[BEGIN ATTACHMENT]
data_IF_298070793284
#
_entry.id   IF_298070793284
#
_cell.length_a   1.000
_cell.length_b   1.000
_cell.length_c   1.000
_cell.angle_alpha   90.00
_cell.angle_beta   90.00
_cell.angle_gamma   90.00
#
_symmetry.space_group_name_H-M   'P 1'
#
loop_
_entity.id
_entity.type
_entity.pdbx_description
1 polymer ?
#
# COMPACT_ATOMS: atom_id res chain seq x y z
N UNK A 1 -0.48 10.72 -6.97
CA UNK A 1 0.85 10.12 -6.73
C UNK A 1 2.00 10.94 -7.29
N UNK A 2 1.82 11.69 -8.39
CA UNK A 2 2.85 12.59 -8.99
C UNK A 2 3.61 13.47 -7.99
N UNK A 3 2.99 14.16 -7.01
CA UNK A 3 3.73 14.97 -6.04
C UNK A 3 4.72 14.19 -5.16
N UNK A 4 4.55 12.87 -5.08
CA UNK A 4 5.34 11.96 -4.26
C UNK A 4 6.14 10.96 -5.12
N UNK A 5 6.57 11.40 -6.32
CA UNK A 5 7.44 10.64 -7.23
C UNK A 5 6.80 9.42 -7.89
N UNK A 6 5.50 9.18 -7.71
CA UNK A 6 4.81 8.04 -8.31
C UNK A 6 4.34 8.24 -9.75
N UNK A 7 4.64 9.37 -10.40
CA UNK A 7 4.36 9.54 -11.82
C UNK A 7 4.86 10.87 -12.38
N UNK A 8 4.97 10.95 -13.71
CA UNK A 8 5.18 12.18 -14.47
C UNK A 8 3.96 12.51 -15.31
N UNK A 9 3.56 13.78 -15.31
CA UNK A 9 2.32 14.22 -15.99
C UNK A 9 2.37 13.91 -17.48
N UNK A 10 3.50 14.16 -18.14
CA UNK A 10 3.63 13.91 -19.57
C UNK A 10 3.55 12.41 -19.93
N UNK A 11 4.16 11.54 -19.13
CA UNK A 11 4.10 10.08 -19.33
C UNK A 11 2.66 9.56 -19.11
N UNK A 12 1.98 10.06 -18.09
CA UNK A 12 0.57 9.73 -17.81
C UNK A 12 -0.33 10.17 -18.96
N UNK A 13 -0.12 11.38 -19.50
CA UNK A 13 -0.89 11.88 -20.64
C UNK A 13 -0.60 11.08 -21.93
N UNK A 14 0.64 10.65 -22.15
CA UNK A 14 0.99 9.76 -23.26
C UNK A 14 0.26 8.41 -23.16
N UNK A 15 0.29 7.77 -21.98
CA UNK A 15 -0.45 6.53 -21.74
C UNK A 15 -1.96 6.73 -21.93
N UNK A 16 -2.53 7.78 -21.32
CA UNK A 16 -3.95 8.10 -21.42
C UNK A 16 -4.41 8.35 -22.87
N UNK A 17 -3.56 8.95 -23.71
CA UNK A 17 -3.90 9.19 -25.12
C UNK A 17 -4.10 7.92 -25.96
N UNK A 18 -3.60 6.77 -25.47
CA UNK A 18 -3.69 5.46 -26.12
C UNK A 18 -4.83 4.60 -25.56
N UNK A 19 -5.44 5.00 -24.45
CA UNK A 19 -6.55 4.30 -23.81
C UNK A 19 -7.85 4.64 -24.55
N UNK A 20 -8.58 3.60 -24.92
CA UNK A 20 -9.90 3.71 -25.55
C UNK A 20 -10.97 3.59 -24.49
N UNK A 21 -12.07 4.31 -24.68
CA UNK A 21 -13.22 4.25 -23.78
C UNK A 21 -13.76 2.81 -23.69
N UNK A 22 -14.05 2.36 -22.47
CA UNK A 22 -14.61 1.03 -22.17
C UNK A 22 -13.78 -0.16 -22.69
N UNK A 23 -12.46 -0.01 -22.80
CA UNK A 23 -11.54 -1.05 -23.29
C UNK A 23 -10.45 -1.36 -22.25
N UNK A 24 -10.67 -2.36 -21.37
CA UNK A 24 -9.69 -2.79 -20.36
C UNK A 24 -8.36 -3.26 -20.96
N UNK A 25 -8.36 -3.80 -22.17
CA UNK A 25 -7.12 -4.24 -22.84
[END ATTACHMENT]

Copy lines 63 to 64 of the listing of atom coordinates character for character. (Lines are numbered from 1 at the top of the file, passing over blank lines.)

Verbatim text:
N UNK A 15 0.29 7.77 -21.98
CA UNK A 15 -0.45 6.53 -21.74